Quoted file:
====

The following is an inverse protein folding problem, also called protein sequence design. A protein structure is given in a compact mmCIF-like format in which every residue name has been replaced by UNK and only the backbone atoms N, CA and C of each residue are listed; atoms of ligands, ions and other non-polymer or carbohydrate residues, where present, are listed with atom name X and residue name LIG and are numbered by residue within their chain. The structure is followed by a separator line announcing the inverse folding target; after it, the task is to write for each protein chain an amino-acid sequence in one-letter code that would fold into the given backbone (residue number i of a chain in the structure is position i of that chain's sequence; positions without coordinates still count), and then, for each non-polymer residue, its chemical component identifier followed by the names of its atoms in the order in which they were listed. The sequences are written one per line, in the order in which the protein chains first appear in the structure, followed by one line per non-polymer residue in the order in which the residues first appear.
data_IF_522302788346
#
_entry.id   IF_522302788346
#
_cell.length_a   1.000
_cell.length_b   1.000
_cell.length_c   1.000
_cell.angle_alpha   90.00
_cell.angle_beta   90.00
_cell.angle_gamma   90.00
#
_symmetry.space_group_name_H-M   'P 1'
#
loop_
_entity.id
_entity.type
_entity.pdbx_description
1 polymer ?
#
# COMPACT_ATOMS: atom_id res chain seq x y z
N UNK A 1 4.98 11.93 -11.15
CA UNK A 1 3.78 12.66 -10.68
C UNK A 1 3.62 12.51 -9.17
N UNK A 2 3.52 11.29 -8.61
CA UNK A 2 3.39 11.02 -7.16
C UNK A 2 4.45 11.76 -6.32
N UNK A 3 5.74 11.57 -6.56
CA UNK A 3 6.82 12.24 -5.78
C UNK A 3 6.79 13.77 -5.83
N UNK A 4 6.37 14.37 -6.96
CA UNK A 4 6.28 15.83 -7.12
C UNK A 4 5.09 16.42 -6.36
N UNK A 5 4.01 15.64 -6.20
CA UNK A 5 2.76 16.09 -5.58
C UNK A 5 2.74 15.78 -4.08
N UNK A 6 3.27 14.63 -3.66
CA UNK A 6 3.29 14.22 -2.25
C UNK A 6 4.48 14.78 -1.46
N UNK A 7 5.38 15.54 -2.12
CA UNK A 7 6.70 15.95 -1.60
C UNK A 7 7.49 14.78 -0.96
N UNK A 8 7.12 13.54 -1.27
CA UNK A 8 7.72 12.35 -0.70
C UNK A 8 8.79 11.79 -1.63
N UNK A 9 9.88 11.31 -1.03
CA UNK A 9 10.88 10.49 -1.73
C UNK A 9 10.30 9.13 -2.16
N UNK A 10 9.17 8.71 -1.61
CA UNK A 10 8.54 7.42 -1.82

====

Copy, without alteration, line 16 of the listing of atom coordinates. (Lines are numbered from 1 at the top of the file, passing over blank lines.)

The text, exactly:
_entity.id